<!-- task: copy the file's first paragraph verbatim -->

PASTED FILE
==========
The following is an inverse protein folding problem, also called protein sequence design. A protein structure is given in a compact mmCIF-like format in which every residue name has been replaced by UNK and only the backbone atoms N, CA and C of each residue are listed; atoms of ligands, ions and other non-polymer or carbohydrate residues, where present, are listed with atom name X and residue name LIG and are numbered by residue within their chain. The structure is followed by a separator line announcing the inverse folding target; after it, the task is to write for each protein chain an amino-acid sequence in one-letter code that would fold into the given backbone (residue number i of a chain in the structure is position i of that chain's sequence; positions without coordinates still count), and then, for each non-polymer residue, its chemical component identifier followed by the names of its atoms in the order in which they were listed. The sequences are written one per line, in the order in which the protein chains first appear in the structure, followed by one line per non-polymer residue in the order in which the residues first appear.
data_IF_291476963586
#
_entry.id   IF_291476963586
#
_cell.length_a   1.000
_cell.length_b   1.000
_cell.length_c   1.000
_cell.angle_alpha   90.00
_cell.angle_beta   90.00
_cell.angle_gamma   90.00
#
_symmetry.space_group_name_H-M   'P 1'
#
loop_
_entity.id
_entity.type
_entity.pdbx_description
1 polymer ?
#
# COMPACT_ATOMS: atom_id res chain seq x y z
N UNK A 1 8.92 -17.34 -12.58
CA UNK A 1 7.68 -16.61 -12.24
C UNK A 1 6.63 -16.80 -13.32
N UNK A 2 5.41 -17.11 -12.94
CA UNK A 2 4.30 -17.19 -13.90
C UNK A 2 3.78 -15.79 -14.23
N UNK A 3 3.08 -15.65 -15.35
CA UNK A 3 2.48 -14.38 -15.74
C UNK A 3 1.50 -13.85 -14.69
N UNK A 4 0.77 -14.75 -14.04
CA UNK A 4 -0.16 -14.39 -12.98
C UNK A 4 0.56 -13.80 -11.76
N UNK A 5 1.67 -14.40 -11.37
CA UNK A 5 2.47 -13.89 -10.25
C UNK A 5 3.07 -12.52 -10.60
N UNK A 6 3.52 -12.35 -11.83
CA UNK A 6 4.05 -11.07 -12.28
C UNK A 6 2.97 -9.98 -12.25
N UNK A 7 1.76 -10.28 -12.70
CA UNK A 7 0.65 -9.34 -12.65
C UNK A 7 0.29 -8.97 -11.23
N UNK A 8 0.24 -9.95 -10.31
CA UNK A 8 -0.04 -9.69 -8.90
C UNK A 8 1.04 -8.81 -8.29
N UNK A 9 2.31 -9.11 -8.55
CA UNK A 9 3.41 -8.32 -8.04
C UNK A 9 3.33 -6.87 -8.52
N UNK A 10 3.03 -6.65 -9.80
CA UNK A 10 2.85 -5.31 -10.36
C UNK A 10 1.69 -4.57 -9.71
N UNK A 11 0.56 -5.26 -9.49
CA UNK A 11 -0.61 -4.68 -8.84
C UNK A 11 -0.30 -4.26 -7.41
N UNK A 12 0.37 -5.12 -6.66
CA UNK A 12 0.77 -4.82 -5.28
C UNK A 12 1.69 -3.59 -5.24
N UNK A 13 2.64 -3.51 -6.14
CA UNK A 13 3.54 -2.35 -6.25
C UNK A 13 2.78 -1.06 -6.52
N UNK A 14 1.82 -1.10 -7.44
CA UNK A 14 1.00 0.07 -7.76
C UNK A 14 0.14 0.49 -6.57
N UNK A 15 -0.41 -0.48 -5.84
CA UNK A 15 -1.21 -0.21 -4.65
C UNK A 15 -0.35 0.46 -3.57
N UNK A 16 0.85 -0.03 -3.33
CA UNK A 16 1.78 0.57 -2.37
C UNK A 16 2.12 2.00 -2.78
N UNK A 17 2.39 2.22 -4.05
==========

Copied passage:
The following is an inverse protein folding problem, also called protein sequence design. A protein structure is given in a compact mmCIF-like format in which every residue name has been replaced by UNK and only the backbone atoms N, CA and C of each residue are listed; atoms of ligands, ions and other non-polymer or carbohydrate residues, where present, are listed with atom name X and residue name LIG and are numbered by residue within their chain. The structure is followed by a separator line announcing the inverse folding target; after it, the task is to write for each protein chain an amino-acid sequence in one-letter code that would fold into the given backbone (residue number i of a chain in the structure is position i of that chain's sequence; positions without coordinates still count), and then, for each non-polymer residue, its chemical component identifier followed by the names of its atoms in the order in which they were listed. The sequences are written one per line, in the order in which the protein chains first appear in the structure, followed by one line per non-polymer residue in the order in which the residues first appear.